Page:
What’s the range of the music you play for worship?
A colleague recently said a service he attended reminded him of a scene from the movie The Blues Brothers. “Oh”, someone said, “you mean ‘we’re on a mission from God’?” “No”, he replied, “‘We play both kinds of music, country and western’. But in that congregation, ‘both kinds of music’ means ‘Bach and Beethoven’.”
Indeed, a member of a nearby UU congregation commented to me that she liked the contemporary music we do at our church, but the only musicians in her congregation were a pianist, a classical violinist and an oboist. So, in the words of my friend, what they got was “both kinds — Bach and Beethoven”.
My experience tells me that there are other musicians in their congregation, but they’re hiding their candles under the proverbial baskets. Why? Because they don’t think there’s room for their music in the worship life of their church. And I think that’s a big problem, albeit with a simple solution.
Our worship band has been playing together for 13 years now, just for a few services a year for the first decade. The musicians in the group changed slowly over the years and often we were forced to do odd arrangements or skip certain songs because we couldn’t get all the needed players or singers with the right range. I believe it was originally seen as “our thing”, not as one of the ways we all worship together.
When we began having a weekly contemporary service, with a stable band and different singers each week, I started noticing a different dynamic. More and more singers and musicians began approaching me, asking to sing or whether their instrument was something we could use. Where did those people come from? I believe they were there all along, but they didn’t feel like their music was valued as an expression of their faith. Once the space was opened for them, they found a new way to connect to their spiritual community. And the ages of our musicians now range from 16 to 67.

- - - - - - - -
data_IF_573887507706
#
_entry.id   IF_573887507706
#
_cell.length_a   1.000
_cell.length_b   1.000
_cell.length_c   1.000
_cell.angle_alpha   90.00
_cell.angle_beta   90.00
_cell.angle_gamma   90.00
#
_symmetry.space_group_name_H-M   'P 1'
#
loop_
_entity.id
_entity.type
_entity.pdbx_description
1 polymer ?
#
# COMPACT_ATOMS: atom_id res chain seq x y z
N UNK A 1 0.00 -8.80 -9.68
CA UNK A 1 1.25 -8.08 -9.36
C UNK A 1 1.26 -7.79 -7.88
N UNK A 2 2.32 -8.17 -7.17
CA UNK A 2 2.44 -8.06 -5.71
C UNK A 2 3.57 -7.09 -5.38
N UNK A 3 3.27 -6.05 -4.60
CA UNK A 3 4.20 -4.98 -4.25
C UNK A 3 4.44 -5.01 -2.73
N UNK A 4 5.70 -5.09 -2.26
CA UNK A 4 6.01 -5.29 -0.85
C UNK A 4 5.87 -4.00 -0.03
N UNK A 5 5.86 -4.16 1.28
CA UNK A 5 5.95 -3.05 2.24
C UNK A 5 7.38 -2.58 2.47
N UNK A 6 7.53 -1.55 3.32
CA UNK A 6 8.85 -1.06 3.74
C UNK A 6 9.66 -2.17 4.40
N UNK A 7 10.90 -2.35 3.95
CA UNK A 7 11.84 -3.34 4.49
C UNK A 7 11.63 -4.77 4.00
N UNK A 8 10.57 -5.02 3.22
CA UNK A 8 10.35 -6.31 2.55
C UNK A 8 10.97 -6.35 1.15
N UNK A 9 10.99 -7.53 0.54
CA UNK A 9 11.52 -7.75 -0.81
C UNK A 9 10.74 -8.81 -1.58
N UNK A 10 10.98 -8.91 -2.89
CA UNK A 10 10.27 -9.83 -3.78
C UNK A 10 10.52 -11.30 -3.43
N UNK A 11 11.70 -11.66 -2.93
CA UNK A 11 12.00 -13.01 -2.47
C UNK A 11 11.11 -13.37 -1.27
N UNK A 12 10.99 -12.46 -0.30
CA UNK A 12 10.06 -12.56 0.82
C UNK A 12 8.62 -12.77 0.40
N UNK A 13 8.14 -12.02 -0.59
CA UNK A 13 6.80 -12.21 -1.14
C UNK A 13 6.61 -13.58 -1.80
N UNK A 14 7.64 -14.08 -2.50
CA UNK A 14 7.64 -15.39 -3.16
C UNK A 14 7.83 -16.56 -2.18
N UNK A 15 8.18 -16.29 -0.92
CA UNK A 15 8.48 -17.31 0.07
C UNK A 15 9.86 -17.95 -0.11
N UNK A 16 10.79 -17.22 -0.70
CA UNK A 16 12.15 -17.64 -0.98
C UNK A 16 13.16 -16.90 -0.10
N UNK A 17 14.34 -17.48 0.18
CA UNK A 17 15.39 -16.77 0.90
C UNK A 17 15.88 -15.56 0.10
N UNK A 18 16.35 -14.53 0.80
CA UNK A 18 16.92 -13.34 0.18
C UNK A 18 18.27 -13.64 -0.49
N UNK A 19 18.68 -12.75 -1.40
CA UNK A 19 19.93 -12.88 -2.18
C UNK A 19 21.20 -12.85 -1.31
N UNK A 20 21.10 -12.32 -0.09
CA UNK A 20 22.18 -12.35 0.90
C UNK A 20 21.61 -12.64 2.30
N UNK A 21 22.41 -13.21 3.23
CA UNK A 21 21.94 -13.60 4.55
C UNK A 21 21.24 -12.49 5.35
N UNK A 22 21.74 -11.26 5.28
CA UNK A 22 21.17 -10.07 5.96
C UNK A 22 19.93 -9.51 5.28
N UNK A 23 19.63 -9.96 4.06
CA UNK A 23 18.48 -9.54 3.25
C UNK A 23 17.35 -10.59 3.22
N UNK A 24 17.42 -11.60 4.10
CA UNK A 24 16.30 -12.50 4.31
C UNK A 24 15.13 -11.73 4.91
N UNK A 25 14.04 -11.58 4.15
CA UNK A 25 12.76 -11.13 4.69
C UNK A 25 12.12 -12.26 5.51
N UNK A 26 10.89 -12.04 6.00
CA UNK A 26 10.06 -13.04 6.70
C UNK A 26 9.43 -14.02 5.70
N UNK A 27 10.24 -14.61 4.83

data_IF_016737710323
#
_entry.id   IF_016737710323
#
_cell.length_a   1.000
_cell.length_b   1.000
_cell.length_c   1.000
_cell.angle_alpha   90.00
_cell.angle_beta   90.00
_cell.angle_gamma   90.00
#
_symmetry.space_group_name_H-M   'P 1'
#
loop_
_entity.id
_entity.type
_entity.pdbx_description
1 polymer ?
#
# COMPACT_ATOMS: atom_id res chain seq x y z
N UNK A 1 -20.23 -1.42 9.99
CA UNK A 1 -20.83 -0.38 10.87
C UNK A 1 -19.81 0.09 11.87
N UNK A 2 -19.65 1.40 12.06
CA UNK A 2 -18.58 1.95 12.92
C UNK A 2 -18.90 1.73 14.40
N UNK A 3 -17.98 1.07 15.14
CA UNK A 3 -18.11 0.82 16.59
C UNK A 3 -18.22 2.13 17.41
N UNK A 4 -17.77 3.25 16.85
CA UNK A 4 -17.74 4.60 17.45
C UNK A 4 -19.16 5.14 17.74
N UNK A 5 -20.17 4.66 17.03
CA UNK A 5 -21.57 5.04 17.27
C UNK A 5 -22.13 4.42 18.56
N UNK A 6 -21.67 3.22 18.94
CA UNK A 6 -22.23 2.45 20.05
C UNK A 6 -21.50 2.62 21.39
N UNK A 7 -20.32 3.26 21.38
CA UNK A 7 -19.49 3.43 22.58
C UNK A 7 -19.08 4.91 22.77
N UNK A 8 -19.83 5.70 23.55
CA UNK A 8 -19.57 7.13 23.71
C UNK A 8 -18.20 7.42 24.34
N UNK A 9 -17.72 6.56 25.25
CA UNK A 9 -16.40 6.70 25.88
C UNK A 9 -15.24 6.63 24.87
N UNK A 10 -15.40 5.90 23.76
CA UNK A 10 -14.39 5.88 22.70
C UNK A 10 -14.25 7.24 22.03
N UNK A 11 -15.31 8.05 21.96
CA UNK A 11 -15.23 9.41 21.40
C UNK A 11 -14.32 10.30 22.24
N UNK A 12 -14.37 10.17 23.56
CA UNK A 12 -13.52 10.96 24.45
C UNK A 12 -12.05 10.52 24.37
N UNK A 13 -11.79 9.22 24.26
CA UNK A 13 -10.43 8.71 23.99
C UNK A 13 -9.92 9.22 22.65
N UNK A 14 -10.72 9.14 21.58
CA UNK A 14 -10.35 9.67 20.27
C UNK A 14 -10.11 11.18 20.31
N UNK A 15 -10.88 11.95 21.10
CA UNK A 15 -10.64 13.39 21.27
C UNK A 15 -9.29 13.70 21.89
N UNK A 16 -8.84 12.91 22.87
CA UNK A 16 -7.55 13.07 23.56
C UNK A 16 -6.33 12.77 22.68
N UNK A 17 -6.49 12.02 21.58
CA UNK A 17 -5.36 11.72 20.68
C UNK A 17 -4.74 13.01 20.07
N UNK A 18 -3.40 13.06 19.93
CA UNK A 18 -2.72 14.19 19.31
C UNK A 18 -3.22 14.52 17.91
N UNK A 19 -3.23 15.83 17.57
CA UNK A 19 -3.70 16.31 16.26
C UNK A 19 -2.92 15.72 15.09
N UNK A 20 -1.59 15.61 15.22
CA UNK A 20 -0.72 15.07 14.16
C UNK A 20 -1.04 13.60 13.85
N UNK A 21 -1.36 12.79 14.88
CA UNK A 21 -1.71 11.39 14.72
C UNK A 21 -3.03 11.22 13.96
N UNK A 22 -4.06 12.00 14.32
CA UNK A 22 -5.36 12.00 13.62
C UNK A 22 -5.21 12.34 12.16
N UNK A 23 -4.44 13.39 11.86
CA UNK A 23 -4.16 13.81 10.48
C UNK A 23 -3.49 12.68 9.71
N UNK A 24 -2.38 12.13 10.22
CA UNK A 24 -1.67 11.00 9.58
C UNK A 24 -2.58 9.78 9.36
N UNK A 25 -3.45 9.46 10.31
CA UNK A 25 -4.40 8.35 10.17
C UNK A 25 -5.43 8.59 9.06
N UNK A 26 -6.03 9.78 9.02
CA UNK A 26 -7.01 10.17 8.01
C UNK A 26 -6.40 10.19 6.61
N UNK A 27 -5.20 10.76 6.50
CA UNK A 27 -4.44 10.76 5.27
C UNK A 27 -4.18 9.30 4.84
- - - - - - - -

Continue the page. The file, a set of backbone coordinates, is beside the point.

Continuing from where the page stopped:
The most important thing we can do as music leaders, I believe, is to make the space for all musicians — from the harmonica players to the symphony cellists to the shaped-note singers — to use their music in worship. And we have to do that by example. It can be as simple as adding congas and a bass guitar to the choir, or as complex as starting a jazz ensemble, a rock band or a gospel quartet from scratch.
Once those hidden musicians see that there’s a space for them, that they can connect their spirituality with the music they like to make, they will show up offering to make music for their community. All we have to do is open up the space, and they will come.